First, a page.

<var name='Registry'>
    <struct type='coldfusion.server.ConfigMap'>
        <var name='timeout'>
        <var name='description'>
            <string>System registry.</string>
        <var name='type'>
        <var name='name'>
        <var name='purge'>
            <boolean value='true'/>
        <var name='disable_globals'>
            <boolean value='false'/>
As an experiment I commented out this node. I also found a node at the bottom that looked like this:
<struct type='coldfusion.server.ConfigMap'>
    <var name='PURGE_INTERVAL'>
    <var name='default'>
    <var name='uuidToken'>
        <boolean value='false'/>
Naturally I had to change the "default" to something other than registry before removing the registry node. I set it to "Cookie". In fact, take care of changing the default to a datasource before you try to editing this file. That way you won't have to fiddle with the ConfigMap node. After removing the Registry node and restarting I logged into the CF Admin. Registry was no longer listed as one of the options. ColdFusion started and ran successfully.

NOTE: If you do this and any (foolish) developer has actually specified "registry" in the cfapplication tag (or the properties of the Application.cfc component) - as in:

<cfapplication name="blah"

...then removing the registry node from the neo-clientstore.xml file will break their code. Also note, I am still testing to see whether this resolves my problem. I suspect that ColdFusion uses this file to determine what datasources (in this case "Registry" is a datasource for client vars) to purge. I am further assuming that without he registry node in this file ColdFusion will not attempt to access the registry at all - at least that is my hope. I am running a test server configured this and I will report with a follow up post if this has no effect, causes other issues or errors, or is otherwise a poor solution.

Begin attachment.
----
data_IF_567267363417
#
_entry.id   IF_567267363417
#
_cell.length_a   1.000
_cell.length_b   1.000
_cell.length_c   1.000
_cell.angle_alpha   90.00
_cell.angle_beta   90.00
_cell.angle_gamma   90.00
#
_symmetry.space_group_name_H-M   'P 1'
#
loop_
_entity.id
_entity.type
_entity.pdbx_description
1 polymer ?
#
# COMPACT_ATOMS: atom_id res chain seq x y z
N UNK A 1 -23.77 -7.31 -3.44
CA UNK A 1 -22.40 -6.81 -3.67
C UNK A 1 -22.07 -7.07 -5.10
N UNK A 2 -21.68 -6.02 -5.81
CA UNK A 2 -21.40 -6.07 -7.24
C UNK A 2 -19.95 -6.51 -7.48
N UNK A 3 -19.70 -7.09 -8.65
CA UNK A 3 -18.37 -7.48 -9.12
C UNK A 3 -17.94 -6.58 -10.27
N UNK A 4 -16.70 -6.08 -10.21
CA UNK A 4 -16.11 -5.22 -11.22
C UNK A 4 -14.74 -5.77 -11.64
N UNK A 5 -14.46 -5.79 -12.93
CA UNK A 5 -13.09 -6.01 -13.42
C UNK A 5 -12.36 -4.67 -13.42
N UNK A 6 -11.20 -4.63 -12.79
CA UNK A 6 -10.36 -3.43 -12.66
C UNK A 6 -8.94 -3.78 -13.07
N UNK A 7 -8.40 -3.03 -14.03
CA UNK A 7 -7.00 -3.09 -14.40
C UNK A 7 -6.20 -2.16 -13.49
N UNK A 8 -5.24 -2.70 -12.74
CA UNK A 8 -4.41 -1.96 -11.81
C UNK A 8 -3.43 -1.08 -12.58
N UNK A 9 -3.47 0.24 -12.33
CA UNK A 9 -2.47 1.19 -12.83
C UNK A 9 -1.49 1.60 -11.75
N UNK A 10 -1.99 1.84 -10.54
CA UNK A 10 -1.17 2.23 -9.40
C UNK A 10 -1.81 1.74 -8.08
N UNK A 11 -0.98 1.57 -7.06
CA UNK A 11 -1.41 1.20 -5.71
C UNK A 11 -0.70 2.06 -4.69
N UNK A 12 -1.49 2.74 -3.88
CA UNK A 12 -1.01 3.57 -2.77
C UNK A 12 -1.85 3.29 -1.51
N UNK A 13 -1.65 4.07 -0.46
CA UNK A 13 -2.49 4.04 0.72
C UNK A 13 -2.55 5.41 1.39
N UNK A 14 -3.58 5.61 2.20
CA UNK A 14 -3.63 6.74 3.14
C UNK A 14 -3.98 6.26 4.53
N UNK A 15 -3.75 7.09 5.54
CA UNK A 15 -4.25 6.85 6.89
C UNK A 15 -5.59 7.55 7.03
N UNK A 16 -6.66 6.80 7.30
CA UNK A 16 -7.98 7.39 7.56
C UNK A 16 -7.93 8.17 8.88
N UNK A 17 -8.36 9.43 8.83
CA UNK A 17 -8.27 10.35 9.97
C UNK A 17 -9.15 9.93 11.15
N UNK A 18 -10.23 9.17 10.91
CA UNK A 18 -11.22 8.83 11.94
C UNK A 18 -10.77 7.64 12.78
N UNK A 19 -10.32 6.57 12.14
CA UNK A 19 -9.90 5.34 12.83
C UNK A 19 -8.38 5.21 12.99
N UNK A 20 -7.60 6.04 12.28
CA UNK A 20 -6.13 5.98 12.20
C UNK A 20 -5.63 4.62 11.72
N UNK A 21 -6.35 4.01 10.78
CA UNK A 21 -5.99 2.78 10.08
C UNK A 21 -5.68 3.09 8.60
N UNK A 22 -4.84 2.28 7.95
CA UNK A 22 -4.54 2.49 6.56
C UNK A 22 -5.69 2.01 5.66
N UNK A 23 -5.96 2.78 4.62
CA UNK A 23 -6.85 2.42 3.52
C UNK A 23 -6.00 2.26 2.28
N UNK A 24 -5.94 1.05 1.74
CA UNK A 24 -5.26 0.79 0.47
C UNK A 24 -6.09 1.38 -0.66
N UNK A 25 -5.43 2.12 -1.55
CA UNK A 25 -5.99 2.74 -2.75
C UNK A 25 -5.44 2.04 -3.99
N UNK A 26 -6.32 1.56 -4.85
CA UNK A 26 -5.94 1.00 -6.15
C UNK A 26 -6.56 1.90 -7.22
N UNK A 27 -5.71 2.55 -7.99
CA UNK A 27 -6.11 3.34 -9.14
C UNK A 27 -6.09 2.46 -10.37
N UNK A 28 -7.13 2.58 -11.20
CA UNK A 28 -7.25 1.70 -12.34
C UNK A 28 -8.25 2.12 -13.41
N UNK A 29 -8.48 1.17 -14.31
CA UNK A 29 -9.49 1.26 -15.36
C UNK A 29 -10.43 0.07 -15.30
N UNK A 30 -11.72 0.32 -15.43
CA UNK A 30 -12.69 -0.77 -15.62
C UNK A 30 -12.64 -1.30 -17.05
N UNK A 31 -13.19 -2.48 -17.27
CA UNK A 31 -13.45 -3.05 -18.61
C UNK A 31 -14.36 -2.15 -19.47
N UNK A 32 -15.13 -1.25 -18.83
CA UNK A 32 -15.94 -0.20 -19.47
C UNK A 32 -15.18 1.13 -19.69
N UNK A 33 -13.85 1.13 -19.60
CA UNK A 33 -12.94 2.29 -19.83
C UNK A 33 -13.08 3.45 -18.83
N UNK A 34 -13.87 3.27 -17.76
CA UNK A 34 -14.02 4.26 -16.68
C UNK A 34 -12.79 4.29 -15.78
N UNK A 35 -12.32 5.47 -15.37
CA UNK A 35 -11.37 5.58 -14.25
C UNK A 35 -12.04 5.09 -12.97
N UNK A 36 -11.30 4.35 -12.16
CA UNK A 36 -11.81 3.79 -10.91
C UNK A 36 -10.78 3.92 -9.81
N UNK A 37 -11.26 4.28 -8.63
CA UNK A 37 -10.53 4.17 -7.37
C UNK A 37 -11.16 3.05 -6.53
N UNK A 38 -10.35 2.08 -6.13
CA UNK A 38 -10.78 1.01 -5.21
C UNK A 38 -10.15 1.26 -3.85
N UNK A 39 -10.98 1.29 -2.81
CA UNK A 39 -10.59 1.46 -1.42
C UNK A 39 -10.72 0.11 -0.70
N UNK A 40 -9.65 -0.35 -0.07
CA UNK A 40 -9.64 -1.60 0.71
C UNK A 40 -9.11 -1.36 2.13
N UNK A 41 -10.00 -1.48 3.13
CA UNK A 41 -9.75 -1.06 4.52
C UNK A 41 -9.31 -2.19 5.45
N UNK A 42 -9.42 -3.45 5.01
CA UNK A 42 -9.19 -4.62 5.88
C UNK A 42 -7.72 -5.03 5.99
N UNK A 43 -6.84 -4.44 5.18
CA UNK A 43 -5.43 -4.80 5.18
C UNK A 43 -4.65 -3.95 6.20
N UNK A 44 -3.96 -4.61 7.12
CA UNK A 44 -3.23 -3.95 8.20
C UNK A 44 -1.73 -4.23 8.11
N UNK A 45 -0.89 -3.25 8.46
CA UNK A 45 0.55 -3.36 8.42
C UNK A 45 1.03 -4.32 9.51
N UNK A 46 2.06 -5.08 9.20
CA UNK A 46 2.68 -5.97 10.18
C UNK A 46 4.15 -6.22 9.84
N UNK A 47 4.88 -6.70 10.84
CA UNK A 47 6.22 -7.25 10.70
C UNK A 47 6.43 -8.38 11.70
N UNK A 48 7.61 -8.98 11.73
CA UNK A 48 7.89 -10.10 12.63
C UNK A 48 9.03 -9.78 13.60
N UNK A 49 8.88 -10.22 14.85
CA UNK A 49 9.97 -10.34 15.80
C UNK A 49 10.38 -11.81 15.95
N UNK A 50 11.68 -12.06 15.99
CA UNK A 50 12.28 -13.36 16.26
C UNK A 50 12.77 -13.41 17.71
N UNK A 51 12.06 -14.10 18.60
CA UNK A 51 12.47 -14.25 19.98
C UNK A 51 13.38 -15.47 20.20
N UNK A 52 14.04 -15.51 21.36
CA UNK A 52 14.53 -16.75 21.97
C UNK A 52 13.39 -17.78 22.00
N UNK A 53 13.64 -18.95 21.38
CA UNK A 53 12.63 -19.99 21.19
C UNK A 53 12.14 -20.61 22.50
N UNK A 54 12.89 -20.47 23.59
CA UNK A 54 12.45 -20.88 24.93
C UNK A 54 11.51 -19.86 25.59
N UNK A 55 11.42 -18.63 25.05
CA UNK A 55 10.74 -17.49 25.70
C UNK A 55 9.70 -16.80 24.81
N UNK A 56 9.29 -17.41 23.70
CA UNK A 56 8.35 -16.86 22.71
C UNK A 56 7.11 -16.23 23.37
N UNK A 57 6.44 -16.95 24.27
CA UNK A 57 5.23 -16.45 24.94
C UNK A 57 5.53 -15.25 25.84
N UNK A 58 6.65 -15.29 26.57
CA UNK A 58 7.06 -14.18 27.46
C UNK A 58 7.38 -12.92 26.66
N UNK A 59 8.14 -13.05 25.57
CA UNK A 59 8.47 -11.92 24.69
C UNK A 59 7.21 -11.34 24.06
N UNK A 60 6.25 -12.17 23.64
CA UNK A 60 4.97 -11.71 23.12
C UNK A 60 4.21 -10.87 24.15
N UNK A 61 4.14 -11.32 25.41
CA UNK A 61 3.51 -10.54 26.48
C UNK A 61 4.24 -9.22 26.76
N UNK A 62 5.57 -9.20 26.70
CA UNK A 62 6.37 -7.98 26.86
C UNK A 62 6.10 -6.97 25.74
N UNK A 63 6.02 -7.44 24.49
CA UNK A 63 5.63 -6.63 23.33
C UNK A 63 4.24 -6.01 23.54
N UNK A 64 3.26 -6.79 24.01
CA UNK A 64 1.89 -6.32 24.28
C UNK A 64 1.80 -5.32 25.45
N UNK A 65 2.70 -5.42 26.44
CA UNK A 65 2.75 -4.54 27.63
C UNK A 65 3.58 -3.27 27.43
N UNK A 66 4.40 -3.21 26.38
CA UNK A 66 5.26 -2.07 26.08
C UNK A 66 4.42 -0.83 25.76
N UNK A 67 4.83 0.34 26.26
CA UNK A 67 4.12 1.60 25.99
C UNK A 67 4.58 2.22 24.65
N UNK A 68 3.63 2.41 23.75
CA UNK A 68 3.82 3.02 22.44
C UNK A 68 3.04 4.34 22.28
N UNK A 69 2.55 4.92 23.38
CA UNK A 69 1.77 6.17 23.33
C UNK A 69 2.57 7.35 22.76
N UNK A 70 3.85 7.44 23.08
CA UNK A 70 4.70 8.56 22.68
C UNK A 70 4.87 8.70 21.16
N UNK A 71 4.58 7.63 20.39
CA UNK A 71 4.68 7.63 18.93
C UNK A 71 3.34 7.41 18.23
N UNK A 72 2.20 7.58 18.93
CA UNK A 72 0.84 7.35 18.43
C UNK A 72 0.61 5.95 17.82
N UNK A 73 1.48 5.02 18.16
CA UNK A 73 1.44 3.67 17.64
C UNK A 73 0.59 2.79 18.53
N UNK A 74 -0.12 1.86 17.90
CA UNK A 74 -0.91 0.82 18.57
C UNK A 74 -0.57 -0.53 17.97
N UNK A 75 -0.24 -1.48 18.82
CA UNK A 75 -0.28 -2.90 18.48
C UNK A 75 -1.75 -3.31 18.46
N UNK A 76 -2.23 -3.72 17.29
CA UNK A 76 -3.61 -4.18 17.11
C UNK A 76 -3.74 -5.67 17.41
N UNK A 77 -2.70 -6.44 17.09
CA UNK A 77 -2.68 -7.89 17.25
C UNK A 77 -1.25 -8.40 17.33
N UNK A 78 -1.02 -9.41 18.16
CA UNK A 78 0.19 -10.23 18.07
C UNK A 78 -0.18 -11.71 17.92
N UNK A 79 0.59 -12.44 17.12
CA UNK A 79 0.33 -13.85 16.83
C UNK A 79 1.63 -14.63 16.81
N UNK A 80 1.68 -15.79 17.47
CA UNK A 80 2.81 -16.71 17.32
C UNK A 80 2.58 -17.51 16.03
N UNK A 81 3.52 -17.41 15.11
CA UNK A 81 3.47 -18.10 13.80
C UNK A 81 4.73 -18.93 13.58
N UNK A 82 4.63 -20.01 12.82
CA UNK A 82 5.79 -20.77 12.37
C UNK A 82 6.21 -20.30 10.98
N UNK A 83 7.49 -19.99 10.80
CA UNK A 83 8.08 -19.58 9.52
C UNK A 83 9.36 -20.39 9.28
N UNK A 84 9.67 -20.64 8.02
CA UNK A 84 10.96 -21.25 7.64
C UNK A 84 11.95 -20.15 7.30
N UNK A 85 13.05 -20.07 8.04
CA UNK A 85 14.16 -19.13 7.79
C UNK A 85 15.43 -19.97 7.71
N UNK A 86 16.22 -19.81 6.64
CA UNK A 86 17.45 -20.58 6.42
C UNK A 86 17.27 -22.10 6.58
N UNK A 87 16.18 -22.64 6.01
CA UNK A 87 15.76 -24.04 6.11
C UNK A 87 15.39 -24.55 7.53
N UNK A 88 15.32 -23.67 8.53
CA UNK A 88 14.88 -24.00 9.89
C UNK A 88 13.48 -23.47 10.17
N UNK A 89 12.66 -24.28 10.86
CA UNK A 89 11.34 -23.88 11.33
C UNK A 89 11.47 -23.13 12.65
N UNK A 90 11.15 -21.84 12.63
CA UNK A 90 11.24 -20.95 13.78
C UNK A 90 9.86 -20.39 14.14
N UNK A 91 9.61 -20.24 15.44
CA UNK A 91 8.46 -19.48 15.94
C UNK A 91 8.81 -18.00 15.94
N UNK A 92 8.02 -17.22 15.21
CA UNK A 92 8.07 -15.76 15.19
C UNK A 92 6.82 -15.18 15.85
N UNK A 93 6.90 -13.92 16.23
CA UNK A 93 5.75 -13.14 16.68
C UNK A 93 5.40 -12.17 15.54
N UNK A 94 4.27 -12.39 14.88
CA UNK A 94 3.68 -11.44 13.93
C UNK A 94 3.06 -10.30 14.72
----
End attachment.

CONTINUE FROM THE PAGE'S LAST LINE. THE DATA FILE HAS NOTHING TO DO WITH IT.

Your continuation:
Meanwhile, if it pans out I might implement it across the board for all servers - especially windows servers.

Rick O's Gravatar 67 is the first useful prime number after 60. (Yes, 61 is a prime, too, but it's too close to 60 to be of use.) Setting timeouts in durations of primes is common because it lessens the likelihood that two timeout sessions will overlap.

Of course, that's completely anecdotal and may not in any way be the reason why they chose 67 minutes, but that's always made sense to me.
# Posted By Rick O | 10/27/09 3:52 PM
mark kruger's Gravatar @Rick,

Ok... so you win the prize for esoteric knowledge :) That is really cool - although one wonders how slow a computer has to be to worry about seconds rather than teraflaps or something smaller (ha).
# Posted By mark kruger | 10/27/09 6:04 PM
Don Blaire's Gravatar Thanks, I never knew what the Disable global client variable updates was for. Now I know when to use it.
# Posted By Don Blaire | 10/29/09 6:14 PM
Matt E's Gravatar If you are running a cluster of ColdFusion servers, should you create a different database for each server to use, or can you just use the same database for all of them?
# Posted By Matt E | 10/27/10 1:44 PM
Mark Kruger's Gravatar @Matt,

That greately depends on your configuration. If you are talking about load balancing (which is not the same as clustering) then One of the advantages of running a single DB for client vars is that they can then persist across the various servers... But if you are using sticky sessions this is probably not necessary (although it is convenient.).

If you are talking about true clustering then you really have only the option of using a single DB since all of the instances in the "cluster" are supposed to be replicating.

Not sure if this answers your question :)
# Posted By Mark Kruger | 10/27/10 1:56 PM
Matt E's Gravatar @Mark,

Yes, we are using load balancing. Right now we have both Sticky Sessions and Session Replication turned on and we are storing sessions in the registry, which is causing the slowdowns that your article addresses. The replication is only on in case one of the servers were to go down.

If we switch to storing sessions in a datasource, would we be able to turn off Sticky Sessions and Session Replication?
# Posted By Matt E | 10/27/10 1:59 PM
Paul's Gravatar Amazing explanation. For some reason we had an app with clientvars on in App.cfc however they were not actually using client vars there were millions of entries on the registry that were "stuck" causing huge CPU spikes. A great help thanks!
# Posted By Paul | 1/31/12 2:08 AM